Read the Andy Revkin blog in the Times, here:
The NY Times blog by Andy Revkin, DOT EARTH, features a commentary on a recent interview by former NASA climate change scientist James Hansen, “Jim Hansen Presses the Climate Case for Nuclear Energy”.
“I encourage you to watch this short video interview with climate scientist and campaigner James E. Hansen, posted by the folks who brought you “Pandora’s Promise,” the flawed but valuable film arguing for a substantial role for nuclear energy in sustaining human progress without disrupting the climate.
Those preferring text can read a few transcribed excerpts below. Hansen proves himself, as always, somewhat inconvenient for almost everyone.
To me, for example, Hansen’s far too confident about the scale at which nuclear power, particularly the new technologies that he prefers, could be deployed by the middle of this century. But his statements pose a particularly tough challenge for those who embrace his take on the dangers attending an unabated greenhouse-gas buildup but see a fast transition to solar, wind and other renewable energy sources as the solution. Here he reprises the points he made in a 2011 essay, “Baby Lauren and the Kool-Aid“:
Can renewable energies provide all of society’s energy needs in the foreseeable future? It is conceivable in a few places, such as New Zealand and Norway. But suggesting that renewables will let us phase rapidly off fossil fuels in the United States, China, India, or the world as a whole is almost the equivalent of believing in the Easter Bunny and Tooth Fairy.
Here are some excerpts, starting with a basic endorsement of nuclear power plants: I think the only hope we have of phasing down emissions and getting to the middle of the century with a much lower level of fossil fuel emissions — which is what we will have to do if we want young people to have a future — we’re going to have to have alternatives and at this time nuclear seems to be the best candidate.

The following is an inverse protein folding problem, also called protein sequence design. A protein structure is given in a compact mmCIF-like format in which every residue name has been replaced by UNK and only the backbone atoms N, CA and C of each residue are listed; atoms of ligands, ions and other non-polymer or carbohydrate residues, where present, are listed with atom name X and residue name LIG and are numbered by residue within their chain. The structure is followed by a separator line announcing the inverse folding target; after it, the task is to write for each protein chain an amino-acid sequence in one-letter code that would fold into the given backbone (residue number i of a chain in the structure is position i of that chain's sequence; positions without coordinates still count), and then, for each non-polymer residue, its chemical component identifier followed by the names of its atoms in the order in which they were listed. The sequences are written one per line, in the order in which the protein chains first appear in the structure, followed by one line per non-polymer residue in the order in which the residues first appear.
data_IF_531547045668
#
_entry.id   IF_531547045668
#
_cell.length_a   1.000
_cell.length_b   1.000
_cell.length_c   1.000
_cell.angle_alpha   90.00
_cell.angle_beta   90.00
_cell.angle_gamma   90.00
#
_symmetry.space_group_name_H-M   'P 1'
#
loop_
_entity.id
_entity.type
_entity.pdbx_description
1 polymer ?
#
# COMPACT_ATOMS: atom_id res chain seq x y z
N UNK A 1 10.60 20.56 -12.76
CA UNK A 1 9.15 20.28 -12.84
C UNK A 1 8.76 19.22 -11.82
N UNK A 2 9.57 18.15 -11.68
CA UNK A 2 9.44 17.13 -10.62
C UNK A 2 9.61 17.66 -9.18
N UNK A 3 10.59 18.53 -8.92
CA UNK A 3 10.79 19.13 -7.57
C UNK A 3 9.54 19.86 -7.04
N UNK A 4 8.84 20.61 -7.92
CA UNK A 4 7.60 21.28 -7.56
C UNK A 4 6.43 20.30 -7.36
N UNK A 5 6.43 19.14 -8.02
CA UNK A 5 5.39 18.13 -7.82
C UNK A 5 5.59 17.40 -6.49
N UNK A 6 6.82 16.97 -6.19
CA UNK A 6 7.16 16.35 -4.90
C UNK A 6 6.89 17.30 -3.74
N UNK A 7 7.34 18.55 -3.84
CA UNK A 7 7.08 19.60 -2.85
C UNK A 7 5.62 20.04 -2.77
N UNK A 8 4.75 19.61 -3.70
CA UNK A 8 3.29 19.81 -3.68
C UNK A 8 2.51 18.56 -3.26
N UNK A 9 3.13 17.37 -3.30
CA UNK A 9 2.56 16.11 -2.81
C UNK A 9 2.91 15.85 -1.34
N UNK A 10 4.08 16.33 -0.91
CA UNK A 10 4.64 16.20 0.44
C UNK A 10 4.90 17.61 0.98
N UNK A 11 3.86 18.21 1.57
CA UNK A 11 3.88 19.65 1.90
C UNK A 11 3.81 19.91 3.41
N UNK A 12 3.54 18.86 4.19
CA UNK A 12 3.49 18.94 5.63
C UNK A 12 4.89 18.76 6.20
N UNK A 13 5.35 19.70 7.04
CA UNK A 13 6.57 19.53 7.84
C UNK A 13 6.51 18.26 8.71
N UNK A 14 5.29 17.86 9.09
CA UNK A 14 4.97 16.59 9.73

Following a discussion of the lessons from the great earthquake and tsunami that badly damaged Japan’s Fukushima Daiichi power plant, he focuses on more resilient reactor designs:
A Reality Check on a Plan for a Swift Post-Fossil Path for New YorkA Film Presses the Climate, Health and Security Case for Nuclear EnergyCan Wind, Water and Sunlight Power New York by 2050?Kerry Proposes U.S.-India Push on Carbon and Climate’Pandora’s Promise’ Director and Robert F. Kennedy, Jr., Debate Nuclear Options
But with the new technologies, they are passively safe in the sense that if there is an anomaly like an earthquake or tsunami or both, it will just shut down and they don’t require power to cool them.
He discusses the merits and limits of energy efficiency as a path to lower greenhouse gas emissions:
It’s useful to show that you can have a lifestyle which produce less carbon, but it doesn’t solve the problem. Because if that’s all that happens, even if you convince a thousand people or a million people or a billion people to reduce their emissions what it does is reduce the demand for the fuel, lowers its price and somebody else will burn it.
Here’s what he says about renewable energy:
I think it’s unfortunate that so many environmentalists are just assuming that these renewable energies will be able to satisfy all of our requirements. Renewables are only providing between 1 and 2 percent — the soft renewables. Hydropower provides a significant amount of electricity but that’s limited. The hope that the wind and the sun and geothermal can provide all of our energy is a nice idea but I find it unlikely that that’s possible.
The environmental community is basically asking governments to try to reduce their emissions and asking them to subsidize clean energies. Well, that simply doesn’t work because we don’t get enough energy from the renewables to make a difference. And that then forces any government to approve expanded oil drilling, hydro-fracking to get more gas, mountaintop removal to get coal. We’re not going to turn the lights out. No government, no president or governor is going to turn out the lights. There has to be energy. If renewables aren’t providing it, it’s been fossil fuels.